Wednesday, 3 December 2008

The Great Debate

Yesterday at Write Club everyone got into a bit of an argument about books, which is always an entertaining thing to do. The book that started this discussion? The Great Gatsby. (and i wasn't the one to bring it up, before you ask!)
I know it's a divisive book, one people love or hate, and i know that i'm one of the people who absolutely love it, and find it hard to see how anyone could possibly hate it. I get that people see Gatsby as naive and obsessive, and in a way he is, but that's part of his attraction.
I'm not going to write an essay about why i love Gatsby, but i do want to point some things out, direct quotes from the text, which illustrate his lack of creepiness, his naivety, his almost childish optimism in the face of seemingly insurmountable odds. I hope that these will interest you if you've read the book, or inspire you to read it if you haven't. At the very least, i hope that they'll allow you to see Gatsby as I see him, as quite possibly the most romantic, tragic, compelling character ever written. Strap in, here we go.

"There was something gorgeous about him, some heightened sensitivity to the promises of was an extraordinary gift for hope, a romantic readiness such as i have never found in any other person and which it is not likely i shall ever find again."

"He stretched out his arms toward the dark water in a curious way, and, far as i was from him, i could have sworn he was trembling."

"He smiled understandingly - much more than understandingly. It was one of those rare smiles with a quality of eternal reassurance in it, that you may come across four or five times in life. It faced - or seemed to face - the whole eternal world for an instant, and then concentrated on you with an irresistible prejudice in your favour. It understood you just so far as you wanted to be understood, believed in you as you would like to believe in yourself, and assured you that it had precisely the impression of you that, at your best, you hoped to convey."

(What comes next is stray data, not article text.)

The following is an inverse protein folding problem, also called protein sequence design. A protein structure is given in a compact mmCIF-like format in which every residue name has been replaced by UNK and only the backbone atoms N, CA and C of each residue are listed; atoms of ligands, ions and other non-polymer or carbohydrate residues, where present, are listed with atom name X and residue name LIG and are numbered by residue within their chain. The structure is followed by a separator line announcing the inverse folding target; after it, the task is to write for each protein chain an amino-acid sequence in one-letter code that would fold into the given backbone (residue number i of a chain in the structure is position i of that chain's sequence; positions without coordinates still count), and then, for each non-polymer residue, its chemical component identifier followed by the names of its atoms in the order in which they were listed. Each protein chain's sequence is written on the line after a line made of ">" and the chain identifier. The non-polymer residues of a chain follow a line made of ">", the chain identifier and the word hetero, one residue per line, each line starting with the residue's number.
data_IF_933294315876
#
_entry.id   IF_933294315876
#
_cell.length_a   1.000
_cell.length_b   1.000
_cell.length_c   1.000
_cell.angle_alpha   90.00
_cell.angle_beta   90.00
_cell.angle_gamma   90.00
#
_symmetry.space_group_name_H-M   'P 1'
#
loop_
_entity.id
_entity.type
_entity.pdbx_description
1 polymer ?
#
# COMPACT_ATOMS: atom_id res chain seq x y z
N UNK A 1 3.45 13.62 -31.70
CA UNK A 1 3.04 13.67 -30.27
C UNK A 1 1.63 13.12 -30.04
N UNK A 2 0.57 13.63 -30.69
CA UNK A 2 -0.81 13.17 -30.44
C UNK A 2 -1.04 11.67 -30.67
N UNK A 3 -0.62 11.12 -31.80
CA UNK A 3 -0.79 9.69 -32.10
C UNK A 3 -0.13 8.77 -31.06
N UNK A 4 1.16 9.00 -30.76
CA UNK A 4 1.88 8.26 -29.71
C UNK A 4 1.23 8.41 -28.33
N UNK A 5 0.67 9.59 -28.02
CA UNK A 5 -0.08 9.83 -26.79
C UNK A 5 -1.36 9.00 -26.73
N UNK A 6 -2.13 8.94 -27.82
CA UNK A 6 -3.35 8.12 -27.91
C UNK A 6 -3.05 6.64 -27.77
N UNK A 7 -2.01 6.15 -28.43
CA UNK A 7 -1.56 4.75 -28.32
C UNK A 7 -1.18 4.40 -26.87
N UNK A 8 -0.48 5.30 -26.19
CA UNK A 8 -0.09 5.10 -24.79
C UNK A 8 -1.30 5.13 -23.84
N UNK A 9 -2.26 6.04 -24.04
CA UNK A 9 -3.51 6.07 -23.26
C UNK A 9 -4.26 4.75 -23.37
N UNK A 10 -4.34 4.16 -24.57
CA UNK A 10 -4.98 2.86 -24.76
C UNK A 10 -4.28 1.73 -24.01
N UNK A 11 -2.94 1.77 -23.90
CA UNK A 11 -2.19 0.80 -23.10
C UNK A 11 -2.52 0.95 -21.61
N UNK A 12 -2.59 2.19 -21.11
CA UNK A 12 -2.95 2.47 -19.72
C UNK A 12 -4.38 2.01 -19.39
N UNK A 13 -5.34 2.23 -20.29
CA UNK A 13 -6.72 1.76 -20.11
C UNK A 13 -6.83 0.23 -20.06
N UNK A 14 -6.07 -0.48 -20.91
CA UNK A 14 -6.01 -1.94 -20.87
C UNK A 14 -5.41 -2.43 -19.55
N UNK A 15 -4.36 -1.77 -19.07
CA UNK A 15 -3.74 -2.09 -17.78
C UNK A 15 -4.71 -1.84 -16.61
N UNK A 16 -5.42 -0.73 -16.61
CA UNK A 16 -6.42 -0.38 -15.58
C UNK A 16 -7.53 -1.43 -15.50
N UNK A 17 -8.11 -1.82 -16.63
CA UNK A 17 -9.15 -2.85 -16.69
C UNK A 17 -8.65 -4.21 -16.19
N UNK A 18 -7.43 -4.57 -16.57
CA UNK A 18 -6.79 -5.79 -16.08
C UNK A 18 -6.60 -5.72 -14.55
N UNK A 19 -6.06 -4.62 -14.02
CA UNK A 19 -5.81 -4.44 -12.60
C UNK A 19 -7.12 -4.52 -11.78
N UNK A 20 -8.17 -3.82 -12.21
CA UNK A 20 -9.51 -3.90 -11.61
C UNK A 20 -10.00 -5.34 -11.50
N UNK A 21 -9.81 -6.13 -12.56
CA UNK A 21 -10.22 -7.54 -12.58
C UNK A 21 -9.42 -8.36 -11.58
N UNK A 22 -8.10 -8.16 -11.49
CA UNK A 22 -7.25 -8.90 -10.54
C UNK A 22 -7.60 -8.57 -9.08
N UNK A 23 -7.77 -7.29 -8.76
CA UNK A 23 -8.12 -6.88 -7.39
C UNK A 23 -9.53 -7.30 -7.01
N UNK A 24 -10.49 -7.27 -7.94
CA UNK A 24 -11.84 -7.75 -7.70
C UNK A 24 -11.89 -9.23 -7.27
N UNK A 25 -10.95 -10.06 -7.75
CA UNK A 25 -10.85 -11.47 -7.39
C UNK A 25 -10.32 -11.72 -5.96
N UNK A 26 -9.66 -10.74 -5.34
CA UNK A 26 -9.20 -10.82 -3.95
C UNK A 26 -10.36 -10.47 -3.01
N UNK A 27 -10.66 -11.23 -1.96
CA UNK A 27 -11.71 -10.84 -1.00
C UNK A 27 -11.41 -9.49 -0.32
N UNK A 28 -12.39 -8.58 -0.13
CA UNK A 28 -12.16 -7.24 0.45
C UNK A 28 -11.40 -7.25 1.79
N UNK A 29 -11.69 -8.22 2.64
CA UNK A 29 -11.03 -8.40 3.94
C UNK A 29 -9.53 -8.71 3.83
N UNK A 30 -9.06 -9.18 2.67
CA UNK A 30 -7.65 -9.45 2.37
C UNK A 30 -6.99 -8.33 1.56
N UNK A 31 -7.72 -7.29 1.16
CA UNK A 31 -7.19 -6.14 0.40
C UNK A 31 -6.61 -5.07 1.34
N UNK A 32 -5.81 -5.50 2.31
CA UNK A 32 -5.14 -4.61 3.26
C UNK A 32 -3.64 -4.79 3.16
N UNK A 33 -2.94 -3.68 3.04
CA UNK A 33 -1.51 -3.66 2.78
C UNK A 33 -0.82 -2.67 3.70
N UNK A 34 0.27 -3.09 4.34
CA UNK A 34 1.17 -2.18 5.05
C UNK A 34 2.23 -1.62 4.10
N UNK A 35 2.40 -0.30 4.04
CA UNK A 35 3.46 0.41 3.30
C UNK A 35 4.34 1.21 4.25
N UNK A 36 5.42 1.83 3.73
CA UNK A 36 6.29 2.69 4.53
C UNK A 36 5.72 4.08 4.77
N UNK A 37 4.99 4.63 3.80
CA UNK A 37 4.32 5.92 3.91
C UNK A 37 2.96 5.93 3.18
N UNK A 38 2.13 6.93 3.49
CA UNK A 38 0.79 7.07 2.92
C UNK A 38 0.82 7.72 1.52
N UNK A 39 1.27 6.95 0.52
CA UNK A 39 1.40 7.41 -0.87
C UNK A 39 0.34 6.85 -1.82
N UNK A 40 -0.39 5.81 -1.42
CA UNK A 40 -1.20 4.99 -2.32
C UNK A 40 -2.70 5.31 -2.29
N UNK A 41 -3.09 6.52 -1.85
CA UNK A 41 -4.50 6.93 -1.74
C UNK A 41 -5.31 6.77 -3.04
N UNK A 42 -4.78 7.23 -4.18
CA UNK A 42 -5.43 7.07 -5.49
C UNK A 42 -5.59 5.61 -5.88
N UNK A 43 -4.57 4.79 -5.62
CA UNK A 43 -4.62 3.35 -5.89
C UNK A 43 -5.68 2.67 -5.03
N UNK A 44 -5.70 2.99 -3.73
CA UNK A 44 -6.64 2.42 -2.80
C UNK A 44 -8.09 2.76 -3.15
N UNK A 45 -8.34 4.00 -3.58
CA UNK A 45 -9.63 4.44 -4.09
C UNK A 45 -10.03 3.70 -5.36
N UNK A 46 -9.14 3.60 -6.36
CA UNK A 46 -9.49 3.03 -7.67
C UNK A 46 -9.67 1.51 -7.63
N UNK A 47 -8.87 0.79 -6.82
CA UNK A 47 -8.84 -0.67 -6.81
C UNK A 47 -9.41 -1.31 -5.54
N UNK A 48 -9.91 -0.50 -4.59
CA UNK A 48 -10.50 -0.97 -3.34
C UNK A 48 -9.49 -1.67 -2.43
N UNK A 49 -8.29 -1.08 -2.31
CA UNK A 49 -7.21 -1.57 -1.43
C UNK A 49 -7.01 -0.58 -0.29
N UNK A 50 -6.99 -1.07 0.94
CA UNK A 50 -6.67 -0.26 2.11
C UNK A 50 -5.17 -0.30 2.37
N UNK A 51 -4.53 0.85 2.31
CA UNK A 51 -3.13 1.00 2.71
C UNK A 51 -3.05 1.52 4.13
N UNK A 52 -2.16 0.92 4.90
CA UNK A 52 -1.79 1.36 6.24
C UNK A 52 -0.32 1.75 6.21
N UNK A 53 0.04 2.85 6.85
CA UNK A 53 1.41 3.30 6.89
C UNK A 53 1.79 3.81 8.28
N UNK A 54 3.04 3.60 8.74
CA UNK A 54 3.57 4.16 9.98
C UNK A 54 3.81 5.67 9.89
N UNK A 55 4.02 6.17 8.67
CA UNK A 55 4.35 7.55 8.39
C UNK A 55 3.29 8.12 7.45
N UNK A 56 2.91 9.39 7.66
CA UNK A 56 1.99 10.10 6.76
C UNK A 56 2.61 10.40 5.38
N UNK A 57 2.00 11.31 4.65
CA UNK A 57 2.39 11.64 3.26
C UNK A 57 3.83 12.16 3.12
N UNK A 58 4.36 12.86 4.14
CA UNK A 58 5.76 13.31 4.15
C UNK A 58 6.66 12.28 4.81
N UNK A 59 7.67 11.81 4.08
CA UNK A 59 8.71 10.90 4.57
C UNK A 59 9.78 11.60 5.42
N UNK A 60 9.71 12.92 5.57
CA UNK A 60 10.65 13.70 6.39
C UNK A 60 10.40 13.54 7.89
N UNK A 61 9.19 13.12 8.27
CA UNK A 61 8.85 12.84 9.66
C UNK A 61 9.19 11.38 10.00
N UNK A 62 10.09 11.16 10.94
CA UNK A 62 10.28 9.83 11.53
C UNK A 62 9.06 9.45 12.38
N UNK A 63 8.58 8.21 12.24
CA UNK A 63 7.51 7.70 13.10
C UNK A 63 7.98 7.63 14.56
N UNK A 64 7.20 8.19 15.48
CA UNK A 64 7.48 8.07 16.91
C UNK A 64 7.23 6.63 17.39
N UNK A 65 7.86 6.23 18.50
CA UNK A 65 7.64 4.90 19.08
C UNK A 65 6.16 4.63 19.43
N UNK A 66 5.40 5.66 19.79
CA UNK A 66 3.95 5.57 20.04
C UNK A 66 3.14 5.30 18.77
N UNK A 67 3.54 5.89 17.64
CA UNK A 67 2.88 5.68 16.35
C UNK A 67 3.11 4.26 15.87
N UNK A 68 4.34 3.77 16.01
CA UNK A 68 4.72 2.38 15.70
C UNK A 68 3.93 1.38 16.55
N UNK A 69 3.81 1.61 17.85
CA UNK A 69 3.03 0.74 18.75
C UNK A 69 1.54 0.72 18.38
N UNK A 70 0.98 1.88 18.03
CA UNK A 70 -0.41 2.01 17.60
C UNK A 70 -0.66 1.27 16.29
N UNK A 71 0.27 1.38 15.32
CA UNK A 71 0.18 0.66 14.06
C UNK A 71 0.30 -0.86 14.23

Probably my favourite moment of the whole book, which won't make sense until you read it, but is painfully adorable. "Gatsby, pale as death, with his hands plunged like weights in his coat pockets, was standing in a puddle of water glaring tragically into my eyes."

"But there was a change in Gatsby that was simply confounding. He literally glowed: without a word or a gesture of exultation a new well-being radiated from him and filled the little room...there were twinkle-bells of sunshine in the room, he smiled like a weather man, like an ecstatic patron of recurrent light."

"His heart was in a constant, turbulent riot ... Each night he added to the pattern of his fancies until drowsiness closed down upon some vivid scene with an oblivious embrace. For a while these reveries provided an outlet ... They were a satisfactory hint of the unreality of reality, a promise that the rock of the world was founded securely on a fairy's wing."

“I wouldn’t ask to much of her,” I ventured. “You can’t repeat the past.”
“Can’t repeat the past?” he cried incredulously. “Why of course you can!”
He looked around him wildly, as if the past were lurking here in the shadows of his house, just out of reach of his hand."

"Jay Gatsby" had broken up like glass against Tom's hard malice"

This bit never fails to make me cry, it's so hopeful and hopeless at the same time. "Of course she might have loved him just for a minute, when they were first married - and loved me more even then, do you see?"
Suddenly he came out with a curious remark.
"in any case," he said, "it was just personal." yeah, Gatsby is tragic and beautiful and lovely, and i think sorely misunderstood in today's overly cynical society. In my opinion there is nothing sinister about his love. Possibly he is naive, but this just adds to his innocence and charm.
Basically, i love him. That's all there is to it.


Anonymous said...

I understand your love for the man now...but I still can't quite grasp how a grown man would allow himself to be so naive, so hopelessly hopeful.
I'm inclined to be cynical here, and say that his ridiculous wealth plays a part in this.
However, the book was a good read.

Lucy Jane said...

but the only reason he has his wealth is because of the vitality of his hope, that's what pushes him to succeed.